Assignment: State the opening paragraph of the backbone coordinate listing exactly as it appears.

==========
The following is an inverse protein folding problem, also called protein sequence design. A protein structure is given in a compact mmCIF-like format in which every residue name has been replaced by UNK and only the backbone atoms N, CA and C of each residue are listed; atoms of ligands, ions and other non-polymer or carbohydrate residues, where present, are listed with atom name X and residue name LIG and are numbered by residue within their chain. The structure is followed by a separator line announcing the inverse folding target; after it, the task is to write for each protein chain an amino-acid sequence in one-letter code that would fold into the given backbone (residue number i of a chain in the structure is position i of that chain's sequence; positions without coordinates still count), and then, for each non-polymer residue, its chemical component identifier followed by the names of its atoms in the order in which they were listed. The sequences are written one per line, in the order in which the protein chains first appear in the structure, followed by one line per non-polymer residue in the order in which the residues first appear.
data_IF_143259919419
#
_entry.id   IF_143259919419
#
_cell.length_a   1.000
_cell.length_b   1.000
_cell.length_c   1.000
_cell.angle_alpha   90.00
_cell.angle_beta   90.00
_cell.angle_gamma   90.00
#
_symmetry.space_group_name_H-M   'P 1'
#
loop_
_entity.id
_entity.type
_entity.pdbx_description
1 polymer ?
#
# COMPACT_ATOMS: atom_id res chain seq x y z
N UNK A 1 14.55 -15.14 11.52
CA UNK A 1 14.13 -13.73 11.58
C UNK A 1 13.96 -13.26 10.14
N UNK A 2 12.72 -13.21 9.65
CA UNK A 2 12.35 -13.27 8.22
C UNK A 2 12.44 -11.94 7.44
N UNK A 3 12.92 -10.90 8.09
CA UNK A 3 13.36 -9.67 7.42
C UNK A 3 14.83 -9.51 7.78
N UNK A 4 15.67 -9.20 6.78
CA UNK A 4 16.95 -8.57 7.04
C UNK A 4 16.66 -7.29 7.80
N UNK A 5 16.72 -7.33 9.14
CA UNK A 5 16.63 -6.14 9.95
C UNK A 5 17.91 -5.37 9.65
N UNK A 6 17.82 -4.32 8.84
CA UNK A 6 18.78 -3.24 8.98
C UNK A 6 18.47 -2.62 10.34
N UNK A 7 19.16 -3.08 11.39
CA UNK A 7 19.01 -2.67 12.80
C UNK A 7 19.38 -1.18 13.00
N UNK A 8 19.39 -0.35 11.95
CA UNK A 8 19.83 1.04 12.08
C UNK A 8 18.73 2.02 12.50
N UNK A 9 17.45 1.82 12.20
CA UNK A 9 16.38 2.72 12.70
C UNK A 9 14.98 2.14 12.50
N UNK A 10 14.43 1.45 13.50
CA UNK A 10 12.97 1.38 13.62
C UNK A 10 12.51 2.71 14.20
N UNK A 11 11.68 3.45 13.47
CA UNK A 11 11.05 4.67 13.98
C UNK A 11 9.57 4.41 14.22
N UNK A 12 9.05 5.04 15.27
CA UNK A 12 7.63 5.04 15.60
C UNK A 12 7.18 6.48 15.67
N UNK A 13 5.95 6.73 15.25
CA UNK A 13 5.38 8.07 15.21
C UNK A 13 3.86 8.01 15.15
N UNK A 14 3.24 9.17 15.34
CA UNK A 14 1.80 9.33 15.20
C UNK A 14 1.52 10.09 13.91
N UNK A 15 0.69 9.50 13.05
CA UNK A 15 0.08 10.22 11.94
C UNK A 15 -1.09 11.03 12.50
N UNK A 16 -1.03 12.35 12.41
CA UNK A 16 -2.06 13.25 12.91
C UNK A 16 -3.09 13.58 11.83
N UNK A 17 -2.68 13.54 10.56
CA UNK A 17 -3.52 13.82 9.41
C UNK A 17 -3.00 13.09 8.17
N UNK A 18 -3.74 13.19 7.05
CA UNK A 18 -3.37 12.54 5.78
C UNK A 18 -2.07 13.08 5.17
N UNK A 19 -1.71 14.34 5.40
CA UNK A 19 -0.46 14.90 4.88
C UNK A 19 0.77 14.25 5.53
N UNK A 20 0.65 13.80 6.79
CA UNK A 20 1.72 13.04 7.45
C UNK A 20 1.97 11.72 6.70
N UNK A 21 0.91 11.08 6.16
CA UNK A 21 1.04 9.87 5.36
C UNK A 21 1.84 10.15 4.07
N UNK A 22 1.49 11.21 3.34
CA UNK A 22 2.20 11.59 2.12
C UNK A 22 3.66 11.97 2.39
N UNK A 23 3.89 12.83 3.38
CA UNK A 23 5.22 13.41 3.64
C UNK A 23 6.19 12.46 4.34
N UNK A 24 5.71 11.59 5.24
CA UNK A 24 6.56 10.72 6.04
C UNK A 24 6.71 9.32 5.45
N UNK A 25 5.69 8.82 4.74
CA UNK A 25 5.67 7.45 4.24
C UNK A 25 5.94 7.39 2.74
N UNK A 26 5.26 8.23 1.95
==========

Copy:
The following is an inverse protein folding problem, also called protein sequence design. A protein structure is given in a compact mmCIF-like format in which every residue name has been replaced by UNK and only the backbone atoms N, CA and C of each residue are listed; atoms of ligands, ions and other non-polymer or carbohydrate residues, where present, are listed with atom name X and residue name LIG and are numbered by residue within their chain. The structure is followed by a separator line announcing the inverse folding target; after it, the task is to write for each protein chain an amino-acid sequence in one-letter code that would fold into the given backbone (residue number i of a chain in the structure is position i of that chain's sequence; positions without coordinates still count), and then, for each non-polymer residue, its chemical component identifier followed by the names of its atoms in the order in which they were listed. The sequences are written one per line, in the order in which the protein chains first appear in the structure, followed by one line per non-polymer residue in the order in which the residues first appear.